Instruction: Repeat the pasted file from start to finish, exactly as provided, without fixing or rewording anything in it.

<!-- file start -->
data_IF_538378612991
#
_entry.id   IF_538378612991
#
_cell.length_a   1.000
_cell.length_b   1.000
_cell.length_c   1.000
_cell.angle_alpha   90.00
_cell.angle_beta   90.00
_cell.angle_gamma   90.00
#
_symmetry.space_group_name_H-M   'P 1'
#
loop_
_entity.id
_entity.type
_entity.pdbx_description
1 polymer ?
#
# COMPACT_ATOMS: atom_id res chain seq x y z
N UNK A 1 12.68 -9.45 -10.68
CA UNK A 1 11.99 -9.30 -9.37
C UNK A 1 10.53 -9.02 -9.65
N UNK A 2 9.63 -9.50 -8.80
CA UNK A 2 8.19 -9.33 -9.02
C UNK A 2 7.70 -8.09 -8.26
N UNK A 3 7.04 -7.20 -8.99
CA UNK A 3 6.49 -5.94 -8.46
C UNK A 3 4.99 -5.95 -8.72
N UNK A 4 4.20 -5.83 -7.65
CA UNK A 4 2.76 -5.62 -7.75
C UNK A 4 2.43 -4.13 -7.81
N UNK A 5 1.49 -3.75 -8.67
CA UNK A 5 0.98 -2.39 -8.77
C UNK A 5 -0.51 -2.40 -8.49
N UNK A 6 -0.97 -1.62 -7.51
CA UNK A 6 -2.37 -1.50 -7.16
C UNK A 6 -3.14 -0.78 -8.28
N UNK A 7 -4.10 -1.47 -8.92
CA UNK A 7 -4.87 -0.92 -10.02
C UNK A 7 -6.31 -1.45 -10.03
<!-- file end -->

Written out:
data_IF_538378612991
#
_entry.id   IF_538378612991
#
_cell.length_a   1.000
_cell.length_b   1.000
_cell.length_c   1.000
_cell.angle_alpha   90.00
_cell.angle_beta   90.00
_cell.angle_gamma   90.00
#
_symmetry.space_group_name_H-M   'P 1'
#
loop_
_entity.id
_entity.type
_entity.pdbx_description
1 polymer ?
#
# COMPACT_ATOMS: atom_id res chain seq x y z
N UNK A 1 12.68 -9.45 -10.68
CA UNK A 1 11.99 -9.30 -9.37
C UNK A 1 10.53 -9.02 -9.65
N UNK A 2 9.63 -9.50 -8.80
CA UNK A 2 8.19 -9.33 -9.02
C UNK A 2 7.70 -8.09 -8.26
N UNK A 3 7.04 -7.20 -8.99
CA UNK A 3 6.49 -5.94 -8.46
C UNK A 3 4.99 -5.95 -8.72
N UNK A 4 4.20 -5.83 -7.65
CA UNK A 4 2.76 -5.62 -7.75
C UNK A 4 2.43 -4.13 -7.81
N UNK A 5 1.49 -3.75 -8.67
CA UNK A 5 0.98 -2.39 -8.77
C UNK A 5 -0.51 -2.40 -8.49
N UNK A 6 -0.97 -1.62 -7.51
CA UNK A 6 -2.37 -1.50 -7.16
C UNK A 6 -3.14 -0.78 -8.28
N UNK A 7 -4.10 -1.47 -8.92
CA UNK A 7 -4.87 -0.92 -10.02
C UNK A 7 -6.31 -1.45 -10.03